Costs of Cuban health care

It's free but costs plenty to maintain it

Here's what it would cost if Cubans paid out of pocket

By José  A. De La Osa
Granma

19 February 2011 HAVANAAmidst a period of national and foreign economic turbulence, a thorough look at how much Cuba’s healthcare sector spends is enough to realize the importance of further becoming more efficient in resource management, as the only way possible to continue ensuring free quality medical assistance for the Cuban people.

DO YOU KNOW HOW MUCH THE GOVERNMENT HAS TO PAY TO ENSURE DENTAL CARE?

Let us set out a few examples illustrating what medical service and procedure expenditures mean to the country. Expenditures are, for the most part, paid in hard currency; but all figures presented here have been converted to Cuban pesos, bearing in mind the dual character of national currency ─1CUC is equivalent to 25 Cuban pesos.

The government spends, for instance, an estimated $ 195 on an X-ray of a patient; $473 on an ultrasound and $1,269 on a CT scan. Every natural childbirth costs $ 900 while a caesarean amounts to $1,730.

The field of ophthalmology is no exception. A cataract removal operation costs approximately $1,600; a Pterygium removal operation, $940 and a myopia operation as much as $2,200.

If we speak about transplants, bone marrow is $96,100; cornea, $25, 800; kidney, $110,000; liver, $127,600; and heart $163,000.

Getting a medical examination in a dental clinic is worth $60; and at a polyclinic, $53. A day-patient admission at a Clinical Surgical Teaching Hospital costs around $330; at a Pediatric center, $348; and at a research center, $460.

All of the abovementioned examples clearly show the many benefits enjoyed by the Cuban people in medical and dental care. Social achievements that have been only possible thanks to a Cuban Revolution that prioritizes the well-being of citizens by carrying out prevention, medical care and rehabilitation programs. 

CATARACT REMOVAL SURGERY

With a Master’s Degree in Health Economics, Odalys Montesino García told Granma that costs could be regarded as a set of parameters assisting in the evaluation of performance and efficiency in workplaces.

Montesino García, who is also the head of the Public Health Ministry’s Department for Systems and Methods, pointed out that you can indeed measure achievements by analysing expenditure; establishing if maximum efficiency and resource exploitation was achieved during a fixed period of time.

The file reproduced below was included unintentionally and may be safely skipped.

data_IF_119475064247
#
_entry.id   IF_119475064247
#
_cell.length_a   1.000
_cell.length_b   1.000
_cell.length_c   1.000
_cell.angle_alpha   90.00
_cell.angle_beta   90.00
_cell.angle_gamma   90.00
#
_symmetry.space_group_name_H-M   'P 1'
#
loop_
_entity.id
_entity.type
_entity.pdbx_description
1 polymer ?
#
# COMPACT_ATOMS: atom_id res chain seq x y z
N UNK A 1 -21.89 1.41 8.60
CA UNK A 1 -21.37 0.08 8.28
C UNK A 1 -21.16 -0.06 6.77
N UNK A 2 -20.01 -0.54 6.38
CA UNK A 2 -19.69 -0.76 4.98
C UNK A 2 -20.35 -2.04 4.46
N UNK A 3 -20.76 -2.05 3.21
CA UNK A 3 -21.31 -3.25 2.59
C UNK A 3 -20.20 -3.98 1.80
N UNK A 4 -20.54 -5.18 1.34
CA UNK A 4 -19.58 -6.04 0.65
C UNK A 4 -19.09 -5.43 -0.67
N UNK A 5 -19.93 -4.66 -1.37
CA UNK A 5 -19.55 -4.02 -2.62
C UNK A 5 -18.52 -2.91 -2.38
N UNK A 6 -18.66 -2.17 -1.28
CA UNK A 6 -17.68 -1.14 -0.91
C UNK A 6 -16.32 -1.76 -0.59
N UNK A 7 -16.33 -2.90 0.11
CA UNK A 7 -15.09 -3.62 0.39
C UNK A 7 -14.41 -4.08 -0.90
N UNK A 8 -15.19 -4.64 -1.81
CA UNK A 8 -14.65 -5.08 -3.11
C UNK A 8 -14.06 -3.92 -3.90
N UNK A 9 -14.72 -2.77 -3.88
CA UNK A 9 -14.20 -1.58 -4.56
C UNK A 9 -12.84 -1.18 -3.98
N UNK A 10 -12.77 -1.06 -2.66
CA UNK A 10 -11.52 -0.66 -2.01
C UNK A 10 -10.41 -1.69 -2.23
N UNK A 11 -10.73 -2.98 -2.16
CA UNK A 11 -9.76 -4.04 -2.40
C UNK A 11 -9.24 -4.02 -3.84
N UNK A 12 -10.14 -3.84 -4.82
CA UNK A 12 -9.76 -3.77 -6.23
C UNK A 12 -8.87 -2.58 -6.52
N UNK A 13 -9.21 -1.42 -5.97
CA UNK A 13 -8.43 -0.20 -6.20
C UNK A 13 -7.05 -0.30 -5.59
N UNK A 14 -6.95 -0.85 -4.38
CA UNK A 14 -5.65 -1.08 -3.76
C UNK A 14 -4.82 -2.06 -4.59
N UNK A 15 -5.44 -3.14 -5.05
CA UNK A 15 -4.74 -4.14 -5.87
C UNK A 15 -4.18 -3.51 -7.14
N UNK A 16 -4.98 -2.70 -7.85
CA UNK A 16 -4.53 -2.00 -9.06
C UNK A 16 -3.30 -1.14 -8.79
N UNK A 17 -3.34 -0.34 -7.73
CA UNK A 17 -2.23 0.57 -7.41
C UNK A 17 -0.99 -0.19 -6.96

Presently, the healthcare sector is obliged to cut expenditures by making the most of resources available, especially now with the country under the negative influence of the economic crisis. Moreover, the criminal US blockade of Cuba, in place for more than half a century, prevents the island from acquiring medications, hospital equipment and other resources much needed in the healthcare sector.

On the even more negative side, other factors driving up healthcare sector expenditures are population growth and aging, continued state subsidies, excessive use of more expensive technologies and unstable disease incidence rates ─ the country spent countless resources on combating the recent A H1N1 influenza virus outbreak.

Following, Montesino urged streamlining resource management and control mechanisms by combating misuse and robbery, addressing over staffing issues, and raising awareness among health officials and managers on the urgency to become more knowledgeable about economic topics─ the only way to become more resource efficient and less wasteful.

She added that many healthcare personnel still misuse hospital resources, running unnecessary laboratory tests on patients who can be easily diagnosed through mere physical examination. We have to also to combat against doctors prescribing unnecessary drugs, a very common medical malpractice detrimental to patients’ health, she continued.

We will only start making positive headway in achieving efficiency and quality healthcare ─a sacred cornerstone of the Cuban Revolution─ once we manage to raise popular awareness on the importance of national economy. Only then, we will be able to understand that money doesn’t grow on trees, and that we have to strive all together if we are to advance economic prosperity. Our foremost task should be then that of encouraging each day resource control and efficiency in workplaces, the only path to really achieving healthcare services of quality in the nation.